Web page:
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Dominic Cummings, and other useless gurus


People in this country have had enough of experts from organisations with acronyms saying that they know what is best and getting it consistently wrong’. In one of his rare insights, Michael Gove nailed the experts predicting economic disaster after Brexit, with words that are just as true for climate change and Covid scaremongering. But there’s another class of ‘experts’ who are just as clueless and yet manage this feat without an acronym.

Political gurus have little or no experience to suggest useful knowledge. They can be regarded by opponents as a considerable intellectual force even if malign. This sense merely adds to the impression of omniscience. The reality is they turn out to be as useless as the government machine they critique.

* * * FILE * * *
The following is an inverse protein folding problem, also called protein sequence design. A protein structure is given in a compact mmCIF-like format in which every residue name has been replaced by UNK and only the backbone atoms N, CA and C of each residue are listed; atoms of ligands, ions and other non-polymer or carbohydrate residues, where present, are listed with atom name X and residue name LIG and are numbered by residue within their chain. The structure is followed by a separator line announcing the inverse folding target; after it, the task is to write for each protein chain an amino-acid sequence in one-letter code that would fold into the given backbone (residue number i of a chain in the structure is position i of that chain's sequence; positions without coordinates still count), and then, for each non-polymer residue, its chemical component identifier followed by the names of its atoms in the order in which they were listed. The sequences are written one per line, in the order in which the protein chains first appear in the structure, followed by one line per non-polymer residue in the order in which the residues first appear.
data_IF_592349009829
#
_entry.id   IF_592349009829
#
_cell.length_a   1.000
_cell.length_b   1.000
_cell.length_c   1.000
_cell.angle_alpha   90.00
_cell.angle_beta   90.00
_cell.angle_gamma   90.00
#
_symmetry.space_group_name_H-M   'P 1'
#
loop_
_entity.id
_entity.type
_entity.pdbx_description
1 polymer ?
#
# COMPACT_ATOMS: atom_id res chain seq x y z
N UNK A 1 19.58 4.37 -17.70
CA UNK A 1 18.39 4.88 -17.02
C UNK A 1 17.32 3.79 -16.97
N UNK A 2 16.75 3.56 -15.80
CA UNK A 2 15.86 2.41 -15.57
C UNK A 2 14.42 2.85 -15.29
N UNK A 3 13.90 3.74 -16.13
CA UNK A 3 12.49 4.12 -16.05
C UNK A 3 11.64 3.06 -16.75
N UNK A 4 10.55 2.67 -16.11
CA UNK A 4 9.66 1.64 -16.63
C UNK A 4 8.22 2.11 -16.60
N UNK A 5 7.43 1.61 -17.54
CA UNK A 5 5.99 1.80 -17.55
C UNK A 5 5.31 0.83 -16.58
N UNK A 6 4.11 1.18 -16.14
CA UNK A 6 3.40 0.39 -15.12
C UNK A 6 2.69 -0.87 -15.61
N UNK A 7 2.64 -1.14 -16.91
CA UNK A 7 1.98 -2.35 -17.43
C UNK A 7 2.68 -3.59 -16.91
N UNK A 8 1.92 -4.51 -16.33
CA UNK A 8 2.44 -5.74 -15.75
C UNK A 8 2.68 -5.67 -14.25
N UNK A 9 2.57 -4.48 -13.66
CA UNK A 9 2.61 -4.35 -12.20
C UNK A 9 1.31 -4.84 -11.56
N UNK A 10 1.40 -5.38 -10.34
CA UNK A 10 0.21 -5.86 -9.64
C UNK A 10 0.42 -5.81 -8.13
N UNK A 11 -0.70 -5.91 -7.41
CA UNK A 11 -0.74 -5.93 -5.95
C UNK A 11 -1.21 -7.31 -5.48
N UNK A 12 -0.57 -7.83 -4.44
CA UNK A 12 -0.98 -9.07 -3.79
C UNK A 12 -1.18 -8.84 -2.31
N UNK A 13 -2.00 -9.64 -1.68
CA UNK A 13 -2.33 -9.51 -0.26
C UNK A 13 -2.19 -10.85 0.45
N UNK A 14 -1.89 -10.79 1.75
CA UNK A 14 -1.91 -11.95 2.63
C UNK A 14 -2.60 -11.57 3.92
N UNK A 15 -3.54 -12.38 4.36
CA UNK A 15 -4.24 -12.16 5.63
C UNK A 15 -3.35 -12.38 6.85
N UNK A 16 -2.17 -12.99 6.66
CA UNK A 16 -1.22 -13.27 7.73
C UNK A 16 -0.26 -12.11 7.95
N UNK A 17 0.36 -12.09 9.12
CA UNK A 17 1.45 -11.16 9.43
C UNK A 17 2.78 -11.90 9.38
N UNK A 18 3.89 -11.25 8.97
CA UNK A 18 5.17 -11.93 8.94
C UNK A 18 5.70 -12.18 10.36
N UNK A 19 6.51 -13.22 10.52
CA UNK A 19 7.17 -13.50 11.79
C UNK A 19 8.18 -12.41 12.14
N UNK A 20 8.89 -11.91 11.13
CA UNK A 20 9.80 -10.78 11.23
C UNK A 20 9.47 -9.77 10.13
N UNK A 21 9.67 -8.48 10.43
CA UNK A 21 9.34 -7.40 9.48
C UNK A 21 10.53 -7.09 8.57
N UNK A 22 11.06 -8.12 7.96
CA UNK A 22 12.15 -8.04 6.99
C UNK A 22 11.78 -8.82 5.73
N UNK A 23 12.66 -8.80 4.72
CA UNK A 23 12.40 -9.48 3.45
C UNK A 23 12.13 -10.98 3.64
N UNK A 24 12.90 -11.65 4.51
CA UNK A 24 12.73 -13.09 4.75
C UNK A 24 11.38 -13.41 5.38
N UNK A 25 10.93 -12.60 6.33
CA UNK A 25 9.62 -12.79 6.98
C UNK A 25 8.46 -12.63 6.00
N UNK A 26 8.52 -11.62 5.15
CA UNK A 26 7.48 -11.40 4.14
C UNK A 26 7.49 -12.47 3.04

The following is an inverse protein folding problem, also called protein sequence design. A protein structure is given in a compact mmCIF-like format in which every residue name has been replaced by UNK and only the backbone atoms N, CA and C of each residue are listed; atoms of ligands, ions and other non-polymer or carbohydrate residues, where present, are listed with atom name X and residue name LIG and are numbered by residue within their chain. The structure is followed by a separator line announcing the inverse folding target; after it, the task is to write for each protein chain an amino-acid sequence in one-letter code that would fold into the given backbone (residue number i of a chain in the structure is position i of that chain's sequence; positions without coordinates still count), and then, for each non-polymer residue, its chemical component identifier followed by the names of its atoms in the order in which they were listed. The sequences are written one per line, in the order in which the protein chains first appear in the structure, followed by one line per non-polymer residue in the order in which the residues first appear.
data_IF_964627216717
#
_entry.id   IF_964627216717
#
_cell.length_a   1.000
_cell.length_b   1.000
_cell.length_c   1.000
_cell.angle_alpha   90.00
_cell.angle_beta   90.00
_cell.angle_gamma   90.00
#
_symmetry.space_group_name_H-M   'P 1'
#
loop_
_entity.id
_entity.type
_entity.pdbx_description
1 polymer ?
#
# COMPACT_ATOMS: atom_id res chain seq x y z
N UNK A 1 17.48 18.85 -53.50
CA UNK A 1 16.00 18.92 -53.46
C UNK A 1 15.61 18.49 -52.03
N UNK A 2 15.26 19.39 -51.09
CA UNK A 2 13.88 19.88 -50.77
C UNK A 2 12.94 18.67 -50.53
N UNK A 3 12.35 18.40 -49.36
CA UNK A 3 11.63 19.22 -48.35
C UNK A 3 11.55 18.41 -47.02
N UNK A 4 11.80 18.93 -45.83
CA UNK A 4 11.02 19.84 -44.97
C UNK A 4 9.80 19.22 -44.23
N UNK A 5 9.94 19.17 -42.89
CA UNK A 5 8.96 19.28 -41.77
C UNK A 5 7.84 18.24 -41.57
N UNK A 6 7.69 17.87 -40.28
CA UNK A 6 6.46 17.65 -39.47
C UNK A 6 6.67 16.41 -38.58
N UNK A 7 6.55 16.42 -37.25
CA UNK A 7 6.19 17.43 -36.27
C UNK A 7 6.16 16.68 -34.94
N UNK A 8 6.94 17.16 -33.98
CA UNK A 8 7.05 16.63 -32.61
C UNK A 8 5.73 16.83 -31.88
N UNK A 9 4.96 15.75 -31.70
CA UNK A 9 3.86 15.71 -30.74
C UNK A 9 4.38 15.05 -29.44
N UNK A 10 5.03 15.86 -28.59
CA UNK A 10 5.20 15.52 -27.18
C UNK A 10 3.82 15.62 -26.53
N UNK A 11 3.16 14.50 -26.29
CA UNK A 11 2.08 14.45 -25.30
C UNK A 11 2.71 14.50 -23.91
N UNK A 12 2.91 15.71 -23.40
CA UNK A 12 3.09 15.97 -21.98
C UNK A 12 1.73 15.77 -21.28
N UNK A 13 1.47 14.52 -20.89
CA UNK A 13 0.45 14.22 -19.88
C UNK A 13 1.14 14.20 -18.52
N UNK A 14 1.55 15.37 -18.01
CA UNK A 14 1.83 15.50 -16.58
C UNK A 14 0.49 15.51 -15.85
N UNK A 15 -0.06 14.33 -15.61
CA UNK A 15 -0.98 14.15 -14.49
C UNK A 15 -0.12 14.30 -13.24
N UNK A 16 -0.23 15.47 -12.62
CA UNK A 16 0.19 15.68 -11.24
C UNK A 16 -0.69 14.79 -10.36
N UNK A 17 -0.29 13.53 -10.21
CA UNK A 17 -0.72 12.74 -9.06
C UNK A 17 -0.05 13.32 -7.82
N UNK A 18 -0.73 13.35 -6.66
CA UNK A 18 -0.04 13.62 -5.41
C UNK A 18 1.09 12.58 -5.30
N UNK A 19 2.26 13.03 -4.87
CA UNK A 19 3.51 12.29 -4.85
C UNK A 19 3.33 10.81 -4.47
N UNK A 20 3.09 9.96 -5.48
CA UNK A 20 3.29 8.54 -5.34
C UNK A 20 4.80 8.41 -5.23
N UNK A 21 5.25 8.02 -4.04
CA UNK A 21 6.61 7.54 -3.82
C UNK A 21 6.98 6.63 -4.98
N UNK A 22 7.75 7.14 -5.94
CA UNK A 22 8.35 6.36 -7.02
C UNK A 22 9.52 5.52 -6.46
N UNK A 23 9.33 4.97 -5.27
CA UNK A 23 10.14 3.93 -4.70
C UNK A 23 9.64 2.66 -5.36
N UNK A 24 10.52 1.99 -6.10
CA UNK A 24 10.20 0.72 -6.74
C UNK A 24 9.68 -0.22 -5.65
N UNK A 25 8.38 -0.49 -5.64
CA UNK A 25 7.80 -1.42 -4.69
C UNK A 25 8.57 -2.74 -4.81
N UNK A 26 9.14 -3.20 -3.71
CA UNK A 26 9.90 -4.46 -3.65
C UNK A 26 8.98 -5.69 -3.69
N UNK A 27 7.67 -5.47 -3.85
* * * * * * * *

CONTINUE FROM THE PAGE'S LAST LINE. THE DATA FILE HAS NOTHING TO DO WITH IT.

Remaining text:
I was reminded of just how intellectually overrated this bunch of political shamans are whilst listening to the always interesting Triggernometry channel interviewing Steve Hilton, one time Head of Strategy to Prime Minister David Cameron, and the man behind the nebulous Big Society idea. Hilton has the perfect background to be a political guru and useless, having studied PPE at Oxford and worked in public relations. Hilton tellingly diagnoses the problems of government bureaucracy. Civil servants had a process called ‘write round’ (7:30 minutes into the interview) where proposed new regulations were given 48 hours for objections to be raised, otherwise the proposal was considered to be agreed. A marvellous job creation for bureaucrats. And easy enough to stop: simply require any new piece of red tape to need positive approval from all relevant departmental ministers. One could go further and adopt the suggestion of Sir John Redwood MP that any new rule can  be introduced only by taking out an old one. In short, create bureaucratic obstacles to the creation of bureaucracy.